When asked about the similarities of Allen and Herndon and how their playing opportunities came about, Floyd said “I’m sure it’s tougher when you get your opportunity (when a teammate gets hurt), but I don’t think it’s tougher once you get out there. Your opportunity’s the same. I’m sure they hate it had to come at the expense of one of their buddies, but they are excited to get their chance. But I don’t think those two comparisons are parallel in the sense of expectations. We believe in Javontee, but I don’t think we should be thinking this will be like the Keenan of 2013. That’s not fair to him. I’m sure Javontee is fired up, but hates that it happened because Keenan can’t play. But once you get going, you’ve got to go.”

Said Herndon on his upcoming debut:

“I have more experience as a punt returner, but at the end of the day it’s about just going out there and making the play,” he said. “I don’t have as much experience at kickoff return, but if I get the chance, I’ll just go out there and run. The coaches told me just run north and south. Just get some yards. We need some yards. It’s about the field position, and that’s what I’m going to try to do my best to get.”

Herndon had one kick return go for 24 yards plus a solitary 12 yard catch after he was pressed into more playing time once Floyd went out of the game.

Tyrell Williams

Could the divisional game against the Chiefs see the young wideout (6’4″, 204 pounds) take the field? Since signing with the team in May as an UDFA from Western Oregon, the talented rookie has spent his time on the practice squad, with the exception of an appearance against the Arizona Cardinals in the preseason.

At his pro day he ran the 40 in 4.38 and 4.42 seconds, which would have been fifth best if he had been invited to the NFL Combine. He has prototypical size, a mean streak as a blocker and great quickness when setting up defenders and making a move. He also possesses great hands, especially when in traffic and on jump balls. He has a wide catching radius and an impressive vertical (39.5″) to go up and get footballs. After the catch, he is a load to bring down. For the Wolves, Williams played both as outside and slot receiver and his 164 career receptions are a Western Oregon record. In his senior year, he hauled in 56 passes for 950 yards and eight touchdowns. He finished his college career with 165 catches for 2,792 yards and 21 touchdowns.

All in all, this group looks like they could rule from goal line to goal line. However, as we have all seen thus far, looking good on paper doesn’t necessarily translate to the playing field. The first and second options will be on the sidelines, watching second stringers and practice squad guys play in their place.

What started with such promise has pretty much crash and burned, and it’s only week ten. Disheartening, certainly. Yet this team has shown us over the years that they have gumption. Whether they manage it this time around is anybody’s guess. With a 2-7 record it appears the best the Chargers can do is focus on the future and a top ten pick in the 2016 draft.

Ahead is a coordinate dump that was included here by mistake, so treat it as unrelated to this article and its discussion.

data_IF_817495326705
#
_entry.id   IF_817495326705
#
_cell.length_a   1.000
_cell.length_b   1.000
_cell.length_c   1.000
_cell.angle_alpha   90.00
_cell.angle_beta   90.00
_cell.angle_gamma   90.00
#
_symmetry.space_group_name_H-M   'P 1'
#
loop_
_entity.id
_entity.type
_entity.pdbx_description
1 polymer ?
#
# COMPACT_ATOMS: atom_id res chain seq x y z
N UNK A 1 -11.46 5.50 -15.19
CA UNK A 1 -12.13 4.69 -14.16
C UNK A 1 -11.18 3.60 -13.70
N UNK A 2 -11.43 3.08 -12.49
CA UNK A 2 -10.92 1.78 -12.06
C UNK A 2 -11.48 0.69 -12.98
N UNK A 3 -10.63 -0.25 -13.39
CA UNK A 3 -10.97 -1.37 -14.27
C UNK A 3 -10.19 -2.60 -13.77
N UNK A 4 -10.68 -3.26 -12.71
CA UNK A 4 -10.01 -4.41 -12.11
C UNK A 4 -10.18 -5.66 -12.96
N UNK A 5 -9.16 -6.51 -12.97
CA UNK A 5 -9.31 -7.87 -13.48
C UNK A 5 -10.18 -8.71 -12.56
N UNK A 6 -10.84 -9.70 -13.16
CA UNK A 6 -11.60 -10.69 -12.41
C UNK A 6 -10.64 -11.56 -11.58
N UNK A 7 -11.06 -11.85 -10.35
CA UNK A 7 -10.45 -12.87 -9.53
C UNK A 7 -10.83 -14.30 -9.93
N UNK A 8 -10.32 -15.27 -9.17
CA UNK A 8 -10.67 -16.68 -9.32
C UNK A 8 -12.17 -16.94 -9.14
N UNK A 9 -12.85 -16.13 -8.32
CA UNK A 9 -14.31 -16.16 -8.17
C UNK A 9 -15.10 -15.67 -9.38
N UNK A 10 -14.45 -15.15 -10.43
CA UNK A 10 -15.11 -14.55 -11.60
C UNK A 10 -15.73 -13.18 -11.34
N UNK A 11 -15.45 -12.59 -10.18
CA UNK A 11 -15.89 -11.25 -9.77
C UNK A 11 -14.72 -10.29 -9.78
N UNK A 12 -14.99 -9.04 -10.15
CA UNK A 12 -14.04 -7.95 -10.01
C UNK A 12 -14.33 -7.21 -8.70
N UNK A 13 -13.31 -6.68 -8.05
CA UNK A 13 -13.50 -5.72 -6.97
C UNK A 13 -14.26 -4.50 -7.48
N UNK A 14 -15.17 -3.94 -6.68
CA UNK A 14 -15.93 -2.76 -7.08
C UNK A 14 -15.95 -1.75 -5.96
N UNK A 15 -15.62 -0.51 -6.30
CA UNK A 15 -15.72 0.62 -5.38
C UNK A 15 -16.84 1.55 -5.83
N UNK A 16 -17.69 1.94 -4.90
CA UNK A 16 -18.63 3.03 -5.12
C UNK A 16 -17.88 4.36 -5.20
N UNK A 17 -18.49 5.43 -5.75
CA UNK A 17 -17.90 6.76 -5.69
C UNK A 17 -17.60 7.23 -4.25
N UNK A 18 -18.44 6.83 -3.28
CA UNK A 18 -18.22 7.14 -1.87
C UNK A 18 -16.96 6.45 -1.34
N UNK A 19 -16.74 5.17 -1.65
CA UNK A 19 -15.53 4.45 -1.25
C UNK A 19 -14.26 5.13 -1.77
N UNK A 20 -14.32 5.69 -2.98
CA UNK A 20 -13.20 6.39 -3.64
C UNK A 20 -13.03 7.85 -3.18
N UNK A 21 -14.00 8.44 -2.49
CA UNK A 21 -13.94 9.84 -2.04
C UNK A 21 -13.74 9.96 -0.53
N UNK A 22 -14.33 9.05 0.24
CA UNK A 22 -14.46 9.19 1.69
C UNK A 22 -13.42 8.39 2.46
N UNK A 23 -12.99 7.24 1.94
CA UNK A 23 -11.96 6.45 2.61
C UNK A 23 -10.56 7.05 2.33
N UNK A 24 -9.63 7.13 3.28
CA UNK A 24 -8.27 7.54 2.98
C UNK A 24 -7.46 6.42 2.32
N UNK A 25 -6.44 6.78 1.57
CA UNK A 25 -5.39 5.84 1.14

Maybe the retiring of LT’s No. 21 jersey on November 22 will be the catalyst the Bolts need to kick butt the rest of the way.

When all is said and done…I just hope the bleeding of the blue and gold comes to a stop pretty damn quick.

Thanks for reading!

Cheryl White

#BoltUp

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The San Diego Chargers emerge from their bye week with a home game against the Kansas City Chiefs on Sunday. The 2-7 Bolts look to finish strong after a dismal 2-7 first half of the season. In the first two seasons of the Telesco/McCoy regime, San Diego finished with identical 9-7 records. In this third season they would have to run the table in the last seven games to finish with that mark.

The Chargers have five division games remaining, (they have lost one game to Oakland already), and two out of division games against Miami and Jacksonville. The odds of running the table are miniscule. Finishing with a .500 record is just as improbable. A top-10 selection in the NFL draft is more than likely barring a catastrophic turn of events.

A message will need to be sent if for no other reason than to show the fan base that such an outcome is not acceptable. Whether they stay in San Diego or move to Los Angeles, hope must be rekindled for this team and they way to do so will be with fresh faces calling the shots. Seats are getting hot in America’s Finest City. They will get hotter with each loss and hottest if the Chargers miss the playoffs. At this point, the playoffs are nothing more than a pipe dream.

Heads will roll. Here’s a look at the prime suspects and the temperature of their seat right now:

 

COLD

Dean Spanos. Rarely does the owner abandon ship on his team. He will point the finger of blame at his staff and remove the pieces he sees fit. Eyes do deserve to be on him for his frugality. If his miserly ways start to impact the NFL’s bottom line (dollars), he could be ‘nudged’ out the door. Spanos is well-liked among the other owners so the probability of that happening right now is less than zero.